Each NFT should be examined for compliance by looking at its characteristics and the methods it monetizes. NFTs that underly collectibles should not be deemed to be securities – these NFTs are basically products with value decided at the sale made to a buyer. For NFTs representing an underlying asset or collectible, there is usually not a need for a third party to provide management to increase the value of the NFT.
Back in 2019, the SEC published a digital securities “framework” document, stating, “[p]rice appreciation resulting solely from external market forces impacting the supply and demand for an underlying asset typically is not considered ‘profit’ under the Howey test.” This is because an NFT can increase and decrease in value, but doesn’t mean it’s a security. But, new technology driving demand for NFTs could lead to a new world of digital property rights that fail other Howey test prongs.
Analysis must prove that your NFT is not a security nor making a market in a security and requires registration or an exemption from registration under US securities laws. Not to mention, NFT marketplaces must ensure they aren’t required to register as a securities exchange or alternative trading system. Issuers of NFTs must make sure not to market NFTs for potential appreciation, profit, or dividends as marketing of an NFT could transform it from a non-security into a security. Issuers should also avoid: Marketing an NFT in fundraising to build a network or platform for future profit, engaging promoters, sponsors, or third parties to drive the NFTs’ appreciation.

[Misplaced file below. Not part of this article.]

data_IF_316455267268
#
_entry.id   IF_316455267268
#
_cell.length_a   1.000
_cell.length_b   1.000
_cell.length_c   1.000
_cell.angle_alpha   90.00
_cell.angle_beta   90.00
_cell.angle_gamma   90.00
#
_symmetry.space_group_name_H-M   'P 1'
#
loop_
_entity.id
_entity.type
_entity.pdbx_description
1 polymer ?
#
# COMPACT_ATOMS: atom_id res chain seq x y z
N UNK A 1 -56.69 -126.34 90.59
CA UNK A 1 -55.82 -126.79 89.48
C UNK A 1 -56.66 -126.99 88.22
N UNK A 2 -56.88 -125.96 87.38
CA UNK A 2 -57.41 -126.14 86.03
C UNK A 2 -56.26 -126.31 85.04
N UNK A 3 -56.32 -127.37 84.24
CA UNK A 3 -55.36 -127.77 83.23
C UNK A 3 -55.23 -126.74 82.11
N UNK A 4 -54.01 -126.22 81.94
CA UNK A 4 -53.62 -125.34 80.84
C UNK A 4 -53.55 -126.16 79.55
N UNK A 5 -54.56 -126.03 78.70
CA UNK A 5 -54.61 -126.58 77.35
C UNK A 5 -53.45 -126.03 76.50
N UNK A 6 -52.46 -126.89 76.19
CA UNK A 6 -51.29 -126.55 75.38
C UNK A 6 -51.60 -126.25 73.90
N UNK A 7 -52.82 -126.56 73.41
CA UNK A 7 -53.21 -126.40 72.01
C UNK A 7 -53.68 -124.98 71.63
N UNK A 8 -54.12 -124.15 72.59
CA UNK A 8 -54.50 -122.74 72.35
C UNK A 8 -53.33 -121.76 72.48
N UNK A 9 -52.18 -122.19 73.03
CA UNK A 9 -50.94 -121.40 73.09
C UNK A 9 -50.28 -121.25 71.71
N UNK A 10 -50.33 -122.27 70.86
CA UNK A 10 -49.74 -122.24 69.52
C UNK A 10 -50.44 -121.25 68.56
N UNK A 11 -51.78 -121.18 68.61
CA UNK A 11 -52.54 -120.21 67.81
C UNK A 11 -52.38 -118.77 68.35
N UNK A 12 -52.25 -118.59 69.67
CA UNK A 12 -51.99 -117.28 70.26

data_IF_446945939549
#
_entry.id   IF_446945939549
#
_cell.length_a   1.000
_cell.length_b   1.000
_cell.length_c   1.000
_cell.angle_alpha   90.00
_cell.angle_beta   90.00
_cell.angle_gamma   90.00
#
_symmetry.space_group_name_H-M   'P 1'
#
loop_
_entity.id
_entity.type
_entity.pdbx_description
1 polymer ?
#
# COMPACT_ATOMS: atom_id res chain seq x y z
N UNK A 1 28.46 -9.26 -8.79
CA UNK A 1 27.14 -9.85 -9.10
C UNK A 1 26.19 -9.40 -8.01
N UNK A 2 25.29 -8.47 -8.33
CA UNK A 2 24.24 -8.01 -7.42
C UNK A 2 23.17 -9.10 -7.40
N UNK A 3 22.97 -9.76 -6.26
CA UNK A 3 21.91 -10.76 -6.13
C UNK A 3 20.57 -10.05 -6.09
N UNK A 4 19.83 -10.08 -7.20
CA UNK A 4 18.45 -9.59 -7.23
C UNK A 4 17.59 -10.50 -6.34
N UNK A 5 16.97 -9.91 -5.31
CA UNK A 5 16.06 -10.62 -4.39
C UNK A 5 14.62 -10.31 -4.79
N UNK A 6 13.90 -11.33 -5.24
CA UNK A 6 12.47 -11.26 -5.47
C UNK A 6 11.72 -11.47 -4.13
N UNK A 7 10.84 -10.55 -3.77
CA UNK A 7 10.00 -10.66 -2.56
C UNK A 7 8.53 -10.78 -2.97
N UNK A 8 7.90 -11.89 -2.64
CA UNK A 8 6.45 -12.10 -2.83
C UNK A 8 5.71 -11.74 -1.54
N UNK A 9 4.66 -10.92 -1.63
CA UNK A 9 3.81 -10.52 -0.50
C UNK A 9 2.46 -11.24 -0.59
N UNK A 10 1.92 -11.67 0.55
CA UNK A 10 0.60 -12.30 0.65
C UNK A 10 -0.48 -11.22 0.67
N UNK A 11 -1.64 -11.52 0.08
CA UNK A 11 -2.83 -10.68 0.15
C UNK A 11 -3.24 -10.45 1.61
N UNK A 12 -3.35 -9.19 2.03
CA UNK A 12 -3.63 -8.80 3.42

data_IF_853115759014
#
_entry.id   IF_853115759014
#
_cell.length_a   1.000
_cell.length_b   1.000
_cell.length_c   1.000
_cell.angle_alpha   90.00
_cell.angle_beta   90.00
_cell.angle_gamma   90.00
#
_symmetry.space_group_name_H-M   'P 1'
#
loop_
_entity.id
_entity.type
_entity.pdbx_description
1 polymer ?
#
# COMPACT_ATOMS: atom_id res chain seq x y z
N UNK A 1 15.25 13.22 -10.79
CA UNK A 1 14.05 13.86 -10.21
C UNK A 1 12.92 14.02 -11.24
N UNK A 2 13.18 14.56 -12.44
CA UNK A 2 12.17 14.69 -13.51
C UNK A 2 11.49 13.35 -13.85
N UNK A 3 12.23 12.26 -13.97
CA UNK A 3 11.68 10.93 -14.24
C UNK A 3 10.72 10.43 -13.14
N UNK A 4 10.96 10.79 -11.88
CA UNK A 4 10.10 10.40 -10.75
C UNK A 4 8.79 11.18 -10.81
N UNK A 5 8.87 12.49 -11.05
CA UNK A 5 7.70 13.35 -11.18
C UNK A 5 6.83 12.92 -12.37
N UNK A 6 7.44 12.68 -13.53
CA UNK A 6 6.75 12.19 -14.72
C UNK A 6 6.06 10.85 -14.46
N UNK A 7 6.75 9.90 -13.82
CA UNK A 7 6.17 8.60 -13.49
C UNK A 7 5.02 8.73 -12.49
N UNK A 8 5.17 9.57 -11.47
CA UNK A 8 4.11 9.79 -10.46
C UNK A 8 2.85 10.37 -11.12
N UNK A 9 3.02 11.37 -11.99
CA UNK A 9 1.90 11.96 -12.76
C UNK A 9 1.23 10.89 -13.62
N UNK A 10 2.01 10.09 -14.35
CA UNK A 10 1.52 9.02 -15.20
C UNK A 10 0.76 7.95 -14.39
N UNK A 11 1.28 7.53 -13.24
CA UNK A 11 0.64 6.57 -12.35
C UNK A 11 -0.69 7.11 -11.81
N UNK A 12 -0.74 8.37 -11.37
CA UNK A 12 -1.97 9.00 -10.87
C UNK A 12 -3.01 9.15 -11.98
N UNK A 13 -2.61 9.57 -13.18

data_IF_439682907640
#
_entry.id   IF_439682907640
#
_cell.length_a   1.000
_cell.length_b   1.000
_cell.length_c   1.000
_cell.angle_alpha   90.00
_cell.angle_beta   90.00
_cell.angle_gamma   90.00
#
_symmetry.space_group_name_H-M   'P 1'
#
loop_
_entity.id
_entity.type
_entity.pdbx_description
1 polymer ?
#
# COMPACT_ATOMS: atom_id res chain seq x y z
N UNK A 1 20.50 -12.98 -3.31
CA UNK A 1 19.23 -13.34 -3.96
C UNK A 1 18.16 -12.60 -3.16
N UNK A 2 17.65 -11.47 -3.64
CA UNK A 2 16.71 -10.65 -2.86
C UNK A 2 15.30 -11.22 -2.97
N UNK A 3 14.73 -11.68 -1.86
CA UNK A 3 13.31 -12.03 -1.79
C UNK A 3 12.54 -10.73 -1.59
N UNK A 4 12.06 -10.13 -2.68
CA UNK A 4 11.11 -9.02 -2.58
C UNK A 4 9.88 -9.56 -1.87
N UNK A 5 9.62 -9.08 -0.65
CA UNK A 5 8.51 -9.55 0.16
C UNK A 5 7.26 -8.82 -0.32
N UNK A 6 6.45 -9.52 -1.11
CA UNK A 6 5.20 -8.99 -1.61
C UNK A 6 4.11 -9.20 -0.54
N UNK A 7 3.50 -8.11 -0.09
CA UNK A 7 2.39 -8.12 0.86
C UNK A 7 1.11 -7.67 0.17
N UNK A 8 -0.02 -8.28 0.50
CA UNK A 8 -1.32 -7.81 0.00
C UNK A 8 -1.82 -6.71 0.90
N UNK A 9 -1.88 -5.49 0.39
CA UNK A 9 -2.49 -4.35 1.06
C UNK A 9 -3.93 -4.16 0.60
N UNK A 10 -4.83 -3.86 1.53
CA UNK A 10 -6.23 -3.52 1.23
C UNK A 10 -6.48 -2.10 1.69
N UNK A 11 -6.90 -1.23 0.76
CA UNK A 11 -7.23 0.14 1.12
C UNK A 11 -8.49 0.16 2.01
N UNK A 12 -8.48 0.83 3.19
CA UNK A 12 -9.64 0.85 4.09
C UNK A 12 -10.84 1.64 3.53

As it relates to consumer protection, many consumers may not be informed about what they’re buying when purchasing an NFT. So, there are some more legal implications to consider for NFT marketplaces, such as consumer protection and taxes. So, we may see consumer rights laws being expanded to apply to NFT purchases and digital assets in the future. NFTs may cause questions about who is conducting know-your-customer and anti-money laundering procedures, and buyers rights. Similar to other digital assets, NFTs are seen as “property” by the IRS, so people creating a marketplace, buying or selling them must report sales taxes, profits, and losses.
With the current craze of NFTs and NFT marketplaces, it’s obvious that they have the potential to give creators the ability to monetize their work and create new revenue streams previously unheard of. Brands have even begun experimenting with NFTs, using the tokens to unlock new digital products, distribution models, and monetization strategies. Meanwhile, some view the NFT craze as more of a bubble. Either way, given the potential application of NFTs and blockchain technology to so many real-world transactions, it’s likely we are only at the beginning of the possibilities for what NFTs can be used for in the future.
About Louis Lehot:
Louis Lehot is a partner and business lawyer at the international law firm, Foley & Lardner LLP.
Louis operates from three of the firms’ offices based in Silicon Valley, San Francisco, and Los
Angeles. Louis Lehot is a member of several teams and groups in the firm such as the Private
Equity & Venture Capital, M&A and Transactions Practices, and also the Technology, Health
Care, Life Sciences, and Energy Industry Teams. Louis Lehot assists and advises his clients at
all stages of their career, guides them to achieve hyper growth, go public, and obtain optimal
liquidity events through an array of legal and business instruments, processes, and strategies.
He has experience in handling a number of high tech cases in different fields, and is known to
be one of the leading corporate lawyers in the San Francisco and Silicon Valley area. He is
likewise acclaimed by his peers and press. The Chambers of USA quoted “Louis Lehot is known
for the high quality of his advice, his responsiveness and passion for his clients.”